WHAT IT MEANS: Whether or not something is stressful to you depends on how you perceive it. Two people can experience the same event and have very different reactions to it, depending on their attitude and how they interpret the event. You can develop a “stress-hardy” attitude by learning how to perceive, and respond to, challenges constructively.

Taking charge of how you react to stress does more than make you more comfortable. Occasional sweaty palms or butterflies in your stomach won't put you in the hospital. But if you have prolonged symptoms of stress, you are flirting with health risks. For example, high blood pressure, heart palpitations, frequent insomnia, and frequent colds and infections are all consequences of chronic stress. If you’re self-medicating your stress with drugs or excessive food or alcohol, you’re putting yourself even more at risk.

Here are five tactics for turning negative stress into a positive experience:

• Don’t be afraid of fear. Welcome it. If you're in a challenging situation and you feel your heart beating faster and your palms getting a little sweaty, just acknowledge this to yourself and reassure yourself that it’s normal and you’ll be fine. In fact, it's more than fine: Having some adrenaline flowing through your body can actually help you perform better, with more energy and emotional vitality. Accept your feelings and accept yourself. You’ll feel more in control and your anxiety will likely diminish.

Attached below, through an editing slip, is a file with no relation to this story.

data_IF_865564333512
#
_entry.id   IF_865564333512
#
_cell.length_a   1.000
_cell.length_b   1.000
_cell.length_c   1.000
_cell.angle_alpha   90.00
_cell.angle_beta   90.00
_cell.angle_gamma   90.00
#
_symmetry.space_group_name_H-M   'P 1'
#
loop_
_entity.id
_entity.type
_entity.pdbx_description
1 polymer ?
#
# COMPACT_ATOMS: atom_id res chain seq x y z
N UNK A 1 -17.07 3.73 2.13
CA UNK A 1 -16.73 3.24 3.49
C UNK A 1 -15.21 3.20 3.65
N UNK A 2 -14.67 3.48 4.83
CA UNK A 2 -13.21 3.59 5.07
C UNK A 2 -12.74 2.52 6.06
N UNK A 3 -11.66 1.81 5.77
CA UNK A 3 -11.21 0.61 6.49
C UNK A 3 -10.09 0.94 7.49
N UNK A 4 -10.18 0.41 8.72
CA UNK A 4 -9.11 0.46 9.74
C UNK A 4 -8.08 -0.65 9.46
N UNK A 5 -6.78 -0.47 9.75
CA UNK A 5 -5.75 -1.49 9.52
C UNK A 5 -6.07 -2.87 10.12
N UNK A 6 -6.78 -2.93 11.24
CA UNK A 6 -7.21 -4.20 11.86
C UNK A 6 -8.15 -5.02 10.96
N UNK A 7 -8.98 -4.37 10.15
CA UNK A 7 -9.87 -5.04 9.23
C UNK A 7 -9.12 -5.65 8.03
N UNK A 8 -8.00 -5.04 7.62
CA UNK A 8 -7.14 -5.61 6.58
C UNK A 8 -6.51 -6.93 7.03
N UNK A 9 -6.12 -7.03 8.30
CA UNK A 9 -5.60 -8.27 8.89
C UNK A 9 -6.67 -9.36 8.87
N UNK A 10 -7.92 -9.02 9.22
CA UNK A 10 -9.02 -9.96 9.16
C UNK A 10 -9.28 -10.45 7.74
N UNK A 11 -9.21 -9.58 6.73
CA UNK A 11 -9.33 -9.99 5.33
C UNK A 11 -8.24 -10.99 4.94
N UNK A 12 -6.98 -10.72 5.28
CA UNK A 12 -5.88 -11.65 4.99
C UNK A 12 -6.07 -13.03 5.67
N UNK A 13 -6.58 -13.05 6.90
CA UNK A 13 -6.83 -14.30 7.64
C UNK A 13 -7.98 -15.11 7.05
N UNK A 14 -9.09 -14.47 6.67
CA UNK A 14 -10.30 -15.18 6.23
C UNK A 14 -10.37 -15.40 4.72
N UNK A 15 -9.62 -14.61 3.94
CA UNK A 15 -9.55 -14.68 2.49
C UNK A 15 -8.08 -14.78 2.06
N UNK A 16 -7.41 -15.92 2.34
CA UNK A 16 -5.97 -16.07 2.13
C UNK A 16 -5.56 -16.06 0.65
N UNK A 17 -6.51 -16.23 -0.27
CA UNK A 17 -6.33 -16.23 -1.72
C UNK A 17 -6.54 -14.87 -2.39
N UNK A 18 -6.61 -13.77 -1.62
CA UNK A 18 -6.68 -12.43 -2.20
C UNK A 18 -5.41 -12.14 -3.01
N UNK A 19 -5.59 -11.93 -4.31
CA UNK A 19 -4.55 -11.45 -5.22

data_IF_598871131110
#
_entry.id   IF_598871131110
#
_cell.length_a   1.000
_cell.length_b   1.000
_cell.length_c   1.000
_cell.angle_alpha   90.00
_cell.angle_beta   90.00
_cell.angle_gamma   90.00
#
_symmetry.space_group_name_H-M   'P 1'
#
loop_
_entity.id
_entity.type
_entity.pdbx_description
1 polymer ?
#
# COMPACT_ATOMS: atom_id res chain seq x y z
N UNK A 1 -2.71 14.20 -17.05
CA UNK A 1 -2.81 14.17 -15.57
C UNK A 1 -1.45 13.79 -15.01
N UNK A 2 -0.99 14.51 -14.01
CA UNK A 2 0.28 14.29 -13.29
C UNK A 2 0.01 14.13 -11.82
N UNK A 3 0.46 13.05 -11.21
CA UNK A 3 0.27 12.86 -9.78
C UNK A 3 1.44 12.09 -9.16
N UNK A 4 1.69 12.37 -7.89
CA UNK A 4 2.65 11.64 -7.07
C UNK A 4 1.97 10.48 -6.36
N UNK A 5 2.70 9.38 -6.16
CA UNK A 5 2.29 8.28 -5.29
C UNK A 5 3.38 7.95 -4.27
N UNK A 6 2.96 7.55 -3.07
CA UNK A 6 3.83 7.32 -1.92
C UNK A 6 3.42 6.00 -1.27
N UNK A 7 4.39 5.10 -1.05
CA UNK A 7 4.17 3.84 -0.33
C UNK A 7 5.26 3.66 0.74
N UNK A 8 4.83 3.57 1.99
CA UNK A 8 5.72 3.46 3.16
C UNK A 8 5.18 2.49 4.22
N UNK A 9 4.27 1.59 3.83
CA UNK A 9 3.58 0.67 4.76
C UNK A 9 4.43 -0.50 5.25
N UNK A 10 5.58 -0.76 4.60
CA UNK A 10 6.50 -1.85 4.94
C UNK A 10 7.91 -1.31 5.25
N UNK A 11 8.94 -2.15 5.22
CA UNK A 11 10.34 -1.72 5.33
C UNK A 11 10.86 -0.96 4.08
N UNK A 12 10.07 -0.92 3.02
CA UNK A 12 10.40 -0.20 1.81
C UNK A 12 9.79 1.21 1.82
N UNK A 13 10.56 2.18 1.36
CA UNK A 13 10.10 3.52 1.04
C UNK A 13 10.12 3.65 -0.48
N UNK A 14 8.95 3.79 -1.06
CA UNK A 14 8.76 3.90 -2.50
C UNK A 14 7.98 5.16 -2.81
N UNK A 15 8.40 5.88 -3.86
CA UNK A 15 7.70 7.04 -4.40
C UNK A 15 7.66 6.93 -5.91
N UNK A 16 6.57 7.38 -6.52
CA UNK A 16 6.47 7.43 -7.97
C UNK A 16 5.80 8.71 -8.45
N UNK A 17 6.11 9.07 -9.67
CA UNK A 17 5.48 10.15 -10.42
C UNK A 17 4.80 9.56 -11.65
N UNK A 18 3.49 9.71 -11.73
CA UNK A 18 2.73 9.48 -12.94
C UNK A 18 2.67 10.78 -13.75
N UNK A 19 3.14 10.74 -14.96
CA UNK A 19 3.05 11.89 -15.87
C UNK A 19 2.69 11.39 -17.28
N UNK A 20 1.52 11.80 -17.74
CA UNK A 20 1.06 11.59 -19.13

• Maintain a positive expectation. If you’re giving a presentation or any other performance, imagine it positively. Enact it in your mind, picturing yourself doing a great job. Imagine your audience being receptive and appreciative. Repeat often. Your positive expectancy helps you feel confident and energized, helping to create a self-fulfilling prophecy. Enact the performance in real life, too, by practicing and making sure you have done your homework and are fully prepared. Knowing that you're prepared for the task will boost your confidence. Positive expectancy is based on a realistic appraisal of your ability, not magic.

• Talk to yourself positively when facing a stressful challenge, with thoughts like: “I can handle this—it’s no big deal,” “I’ve dealt with harder things than this,” “What can I learn from this?” and “How can I grow from this?” Again, be sure to prepare and practice to the extent that it's possible, since this will reinforce your positive thoughts.

• Reject perfectionism and reinterpret failure. Doing well does not require perfection, and a less-than-perfect performance is not failure. A new interpretation of failure might be failing to try new things because of fear.

• Befriend your breath. Breathing is the all-purpose stress reliever, always available. Slow, full, rhythmic breathing will help you manage stress and feel more in control.

For ideas on easing stress, check out the natural remedy finder

Jeffrey Rossman, PhD, is a Rodale.com advisor and director of life management at Canyon Ranch in Lenox, MA, and author of The Mind-Body Mood Solution.